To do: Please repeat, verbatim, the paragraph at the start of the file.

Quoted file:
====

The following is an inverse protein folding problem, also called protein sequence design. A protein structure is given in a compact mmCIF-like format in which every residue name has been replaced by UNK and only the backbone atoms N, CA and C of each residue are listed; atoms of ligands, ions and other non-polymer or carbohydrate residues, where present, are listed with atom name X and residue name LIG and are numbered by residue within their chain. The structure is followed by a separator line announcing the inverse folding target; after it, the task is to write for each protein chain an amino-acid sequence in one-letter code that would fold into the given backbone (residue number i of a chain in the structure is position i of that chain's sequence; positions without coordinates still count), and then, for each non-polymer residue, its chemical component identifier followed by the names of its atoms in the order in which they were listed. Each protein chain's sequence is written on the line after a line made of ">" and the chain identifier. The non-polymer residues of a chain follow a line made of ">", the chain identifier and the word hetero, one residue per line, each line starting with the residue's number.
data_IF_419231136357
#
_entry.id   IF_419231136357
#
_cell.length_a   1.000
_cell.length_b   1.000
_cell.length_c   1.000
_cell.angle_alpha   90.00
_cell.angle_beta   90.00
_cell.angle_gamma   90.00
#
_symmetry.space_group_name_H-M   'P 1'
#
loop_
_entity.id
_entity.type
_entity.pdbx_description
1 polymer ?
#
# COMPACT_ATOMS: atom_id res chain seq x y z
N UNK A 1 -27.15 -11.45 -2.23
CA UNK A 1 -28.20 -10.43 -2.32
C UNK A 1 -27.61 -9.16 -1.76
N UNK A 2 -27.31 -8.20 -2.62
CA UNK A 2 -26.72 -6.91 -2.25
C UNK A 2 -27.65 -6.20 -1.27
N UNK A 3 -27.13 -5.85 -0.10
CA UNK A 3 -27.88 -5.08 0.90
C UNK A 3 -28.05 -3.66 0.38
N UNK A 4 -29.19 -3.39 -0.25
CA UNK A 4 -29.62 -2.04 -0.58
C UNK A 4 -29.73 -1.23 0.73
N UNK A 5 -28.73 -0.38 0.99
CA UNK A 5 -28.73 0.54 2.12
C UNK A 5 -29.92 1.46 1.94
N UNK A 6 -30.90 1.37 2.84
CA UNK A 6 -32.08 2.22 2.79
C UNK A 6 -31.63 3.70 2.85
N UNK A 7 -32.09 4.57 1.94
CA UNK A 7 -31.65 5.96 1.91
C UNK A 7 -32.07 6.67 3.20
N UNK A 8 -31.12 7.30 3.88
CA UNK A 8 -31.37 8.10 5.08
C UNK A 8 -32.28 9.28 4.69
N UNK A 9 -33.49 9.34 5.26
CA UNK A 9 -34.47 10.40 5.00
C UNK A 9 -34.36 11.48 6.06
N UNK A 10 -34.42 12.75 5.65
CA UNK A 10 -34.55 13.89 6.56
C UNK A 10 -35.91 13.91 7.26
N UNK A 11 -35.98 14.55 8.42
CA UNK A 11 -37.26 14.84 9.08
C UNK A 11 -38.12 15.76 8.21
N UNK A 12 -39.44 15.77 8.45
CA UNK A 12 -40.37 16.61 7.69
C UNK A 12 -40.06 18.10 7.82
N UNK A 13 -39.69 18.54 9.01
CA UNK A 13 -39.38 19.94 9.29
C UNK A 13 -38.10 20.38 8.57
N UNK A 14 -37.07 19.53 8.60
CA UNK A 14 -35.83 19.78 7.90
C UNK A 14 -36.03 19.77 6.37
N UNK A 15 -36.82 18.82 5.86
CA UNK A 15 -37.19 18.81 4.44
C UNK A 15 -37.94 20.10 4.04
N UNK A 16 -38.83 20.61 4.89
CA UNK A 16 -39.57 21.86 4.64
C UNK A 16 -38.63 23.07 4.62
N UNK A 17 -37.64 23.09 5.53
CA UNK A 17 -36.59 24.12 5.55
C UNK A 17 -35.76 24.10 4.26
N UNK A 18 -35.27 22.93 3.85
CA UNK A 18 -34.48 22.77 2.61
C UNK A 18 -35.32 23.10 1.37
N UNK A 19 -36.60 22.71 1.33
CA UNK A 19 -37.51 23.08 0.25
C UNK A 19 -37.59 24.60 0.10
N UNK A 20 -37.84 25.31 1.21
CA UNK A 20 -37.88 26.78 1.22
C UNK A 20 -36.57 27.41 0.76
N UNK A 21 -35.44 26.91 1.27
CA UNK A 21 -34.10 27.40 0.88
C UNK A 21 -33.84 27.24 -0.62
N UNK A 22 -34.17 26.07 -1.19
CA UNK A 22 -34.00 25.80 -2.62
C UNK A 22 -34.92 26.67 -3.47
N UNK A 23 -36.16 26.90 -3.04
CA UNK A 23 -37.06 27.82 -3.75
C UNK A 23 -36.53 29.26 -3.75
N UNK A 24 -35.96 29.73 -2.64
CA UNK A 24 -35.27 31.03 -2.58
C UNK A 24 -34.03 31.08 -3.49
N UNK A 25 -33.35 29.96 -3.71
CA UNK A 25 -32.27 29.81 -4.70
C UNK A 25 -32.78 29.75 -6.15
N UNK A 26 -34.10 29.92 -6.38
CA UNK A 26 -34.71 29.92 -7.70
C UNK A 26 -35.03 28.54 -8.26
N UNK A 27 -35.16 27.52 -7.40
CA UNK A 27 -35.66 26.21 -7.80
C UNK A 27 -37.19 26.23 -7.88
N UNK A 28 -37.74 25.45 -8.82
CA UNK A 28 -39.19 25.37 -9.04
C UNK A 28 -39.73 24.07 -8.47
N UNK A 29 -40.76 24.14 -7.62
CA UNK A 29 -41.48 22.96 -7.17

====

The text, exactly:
The following is an inverse protein folding problem, also called protein sequence design. A protein structure is given in a compact mmCIF-like format in which every residue name has been replaced by UNK and only the backbone atoms N, CA and C of each residue are listed; atoms of ligands, ions and other non-polymer or carbohydrate residues, where present, are listed with atom name X and residue name LIG and are numbered by residue within their chain. The structure is followed by a separator line announcing the inverse folding target; after it, the task is to write for each protein chain an amino-acid sequence in one-letter code that would fold into the given backbone (residue number i of a chain in the structure is position i of that chain's sequence; positions without coordinates still count), and then, for each non-polymer residue, its chemical component identifier followed by the names of its atoms in the order in which they were listed. Each protein chain's sequence is written on the line after a line made of ">" and the chain identifier. The non-polymer residues of a chain follow a line made of ">", the chain identifier and the word hetero, one residue per line, each line starting with the residue's number.